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EMRIP: Side event on indigenous peoples' rights and extractive industries

July 3 2017
Next week the 10th session of the Expert Mechanism on the Rights of Indigenous Peoples (EMRIP) will take place in Geneva and IWGIA will discuss the impacts of extractive industries on the lives of indigenous peoples in Africa and the Americas.
 
This year’s session is the first after the revision of EMRIP’s mandate and it is expected to be focused on the dialogue with national human rights institutions. A point on the agenda will be indeed the presentation of its new mandate, activities, and methods of work.

Under its new mandate, the Expert Mechanism is to provide the Council with expertise and advice on the rights of indigenous peoples and assist the Member States, upon request, in achieving the ends of the Declaration through the promotion, protection, and fulfilment of the rights of indigenous peoples.

The dialogue with national institutions will aim at examining how the role of this institution can play in achieving the ends of the Declaration and to explore how they can best collaborate with the Expert Mechanism under its new mandate.

Reporting on indigenous peoples' rights and extractive industries

During the session, the African Commission on Human and Peoples' Rights, the Inter-American Commission on Human Rights and IWGIA will present two recently published reports on extractive industries and indigenous peoples in a side event on July 11th.

The African Commission on Human and Peoples’ Rights (ACHPR) and the Inter-American Commission on Human Rights (IACHR) are leading on the protection of indigenous peoples’ rights in their respective region. To that end, they have recently published comprehensive reports addressing the impact of extractive industries on indigenous peoples on their respective continent. The reports provide an extensive analysis of the main challenges facing indigenous peoples in relation to extractive industries by highlighting relevant case studies. They also closely look at the international human rights standards establishing the obligations for the State to protect and respect human rights and provide remedy for human rights abuses committed by businesses.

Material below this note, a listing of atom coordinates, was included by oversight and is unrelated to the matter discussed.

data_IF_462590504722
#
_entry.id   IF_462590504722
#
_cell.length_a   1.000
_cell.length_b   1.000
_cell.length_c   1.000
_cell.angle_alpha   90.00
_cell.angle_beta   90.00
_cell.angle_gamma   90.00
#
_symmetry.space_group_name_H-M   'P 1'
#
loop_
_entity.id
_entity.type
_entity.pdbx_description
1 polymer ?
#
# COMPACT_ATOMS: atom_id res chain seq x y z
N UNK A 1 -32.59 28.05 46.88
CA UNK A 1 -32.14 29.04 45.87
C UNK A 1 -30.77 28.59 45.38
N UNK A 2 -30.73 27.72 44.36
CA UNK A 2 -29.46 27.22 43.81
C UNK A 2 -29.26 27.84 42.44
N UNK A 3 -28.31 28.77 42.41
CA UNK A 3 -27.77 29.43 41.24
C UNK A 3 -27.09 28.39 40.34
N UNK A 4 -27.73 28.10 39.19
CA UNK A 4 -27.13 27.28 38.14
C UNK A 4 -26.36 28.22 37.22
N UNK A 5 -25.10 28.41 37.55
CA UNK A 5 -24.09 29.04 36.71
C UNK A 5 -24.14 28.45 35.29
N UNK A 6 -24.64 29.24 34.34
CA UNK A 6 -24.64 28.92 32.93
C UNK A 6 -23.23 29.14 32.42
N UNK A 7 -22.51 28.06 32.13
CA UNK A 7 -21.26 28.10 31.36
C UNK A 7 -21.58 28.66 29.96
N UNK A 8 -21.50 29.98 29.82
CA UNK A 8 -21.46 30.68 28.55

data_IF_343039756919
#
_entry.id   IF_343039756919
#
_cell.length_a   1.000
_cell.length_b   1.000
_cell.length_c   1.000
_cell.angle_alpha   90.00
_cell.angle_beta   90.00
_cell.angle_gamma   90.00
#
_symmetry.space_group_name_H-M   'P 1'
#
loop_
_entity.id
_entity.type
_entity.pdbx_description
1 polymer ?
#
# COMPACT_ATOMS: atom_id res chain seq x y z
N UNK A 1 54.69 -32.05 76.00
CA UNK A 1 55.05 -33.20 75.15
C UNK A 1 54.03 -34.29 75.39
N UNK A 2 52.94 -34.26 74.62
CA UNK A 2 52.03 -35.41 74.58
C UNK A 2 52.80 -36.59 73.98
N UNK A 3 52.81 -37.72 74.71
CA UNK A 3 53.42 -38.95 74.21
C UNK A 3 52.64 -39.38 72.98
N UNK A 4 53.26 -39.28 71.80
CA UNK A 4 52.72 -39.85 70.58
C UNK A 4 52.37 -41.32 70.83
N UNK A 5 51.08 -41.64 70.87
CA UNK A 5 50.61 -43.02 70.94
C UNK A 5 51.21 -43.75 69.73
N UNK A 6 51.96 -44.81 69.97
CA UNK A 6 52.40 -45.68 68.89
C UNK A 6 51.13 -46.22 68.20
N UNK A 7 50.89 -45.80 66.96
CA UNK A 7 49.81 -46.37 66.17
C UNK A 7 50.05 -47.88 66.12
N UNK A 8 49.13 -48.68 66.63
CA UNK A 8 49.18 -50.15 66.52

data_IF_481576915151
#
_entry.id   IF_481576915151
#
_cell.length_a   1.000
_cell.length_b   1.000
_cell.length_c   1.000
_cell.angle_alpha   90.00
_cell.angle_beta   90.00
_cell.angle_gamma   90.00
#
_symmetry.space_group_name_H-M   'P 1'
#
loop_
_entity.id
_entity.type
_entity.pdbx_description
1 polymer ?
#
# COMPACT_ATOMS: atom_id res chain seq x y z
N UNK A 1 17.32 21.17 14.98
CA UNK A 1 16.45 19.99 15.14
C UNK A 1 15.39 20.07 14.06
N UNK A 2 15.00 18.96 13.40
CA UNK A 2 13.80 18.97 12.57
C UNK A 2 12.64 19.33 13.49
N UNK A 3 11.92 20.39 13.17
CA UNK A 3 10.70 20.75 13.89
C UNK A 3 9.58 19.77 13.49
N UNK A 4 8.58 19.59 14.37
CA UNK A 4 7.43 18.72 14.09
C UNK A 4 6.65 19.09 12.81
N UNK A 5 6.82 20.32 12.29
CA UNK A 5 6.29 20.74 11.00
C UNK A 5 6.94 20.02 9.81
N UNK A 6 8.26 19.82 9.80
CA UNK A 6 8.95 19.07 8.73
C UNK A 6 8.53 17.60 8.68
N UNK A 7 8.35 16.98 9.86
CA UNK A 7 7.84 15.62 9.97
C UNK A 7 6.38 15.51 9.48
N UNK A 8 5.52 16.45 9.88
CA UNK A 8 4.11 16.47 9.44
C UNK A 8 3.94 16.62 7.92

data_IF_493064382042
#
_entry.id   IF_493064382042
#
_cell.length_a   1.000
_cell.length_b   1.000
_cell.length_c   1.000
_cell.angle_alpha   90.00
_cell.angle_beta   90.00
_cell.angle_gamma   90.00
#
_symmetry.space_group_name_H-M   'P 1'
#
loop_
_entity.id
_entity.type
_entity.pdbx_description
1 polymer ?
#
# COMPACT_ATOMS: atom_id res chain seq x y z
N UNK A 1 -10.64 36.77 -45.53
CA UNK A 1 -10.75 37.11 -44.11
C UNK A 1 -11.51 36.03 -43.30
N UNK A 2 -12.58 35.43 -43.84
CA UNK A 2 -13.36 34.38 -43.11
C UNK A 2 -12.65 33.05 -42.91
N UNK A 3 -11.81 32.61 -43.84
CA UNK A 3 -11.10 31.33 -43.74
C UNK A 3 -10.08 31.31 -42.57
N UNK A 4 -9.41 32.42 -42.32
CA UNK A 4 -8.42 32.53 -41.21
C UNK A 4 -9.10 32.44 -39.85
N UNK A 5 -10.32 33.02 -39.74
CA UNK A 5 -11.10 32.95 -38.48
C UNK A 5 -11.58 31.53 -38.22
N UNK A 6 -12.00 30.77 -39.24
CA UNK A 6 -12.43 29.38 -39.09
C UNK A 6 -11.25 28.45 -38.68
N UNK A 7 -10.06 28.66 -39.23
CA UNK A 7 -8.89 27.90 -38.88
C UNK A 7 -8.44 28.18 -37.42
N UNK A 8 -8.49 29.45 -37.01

Departing from these newly published reports, the side event will provide an opportunity to look at the impact of extractive industries on indigenous peoples’ rights through various case studies in Latin America and Africa as well as the human rights obligations of States and businesses in relation to extractive activities. The panel will also explore the role of regional human rights systems and national human rights commissions/institutions in facilitating remedies when these obligations are breached.

The reports will be presented by a representative of the Inter-American Commission on Human Rights and Ms Soyata Maiga, Commissioner, African Commission on Human and Peoples Rights and Chair of the Working Group on Indigenous Populations / Communities of the African Commission.

You can get the provisional agenda here and read more about the registration here.

When: 10-14th  July 2017
Where: Geneva, Switzerland
IWGIA's side event: 13.15 to 14.45, Room XXIII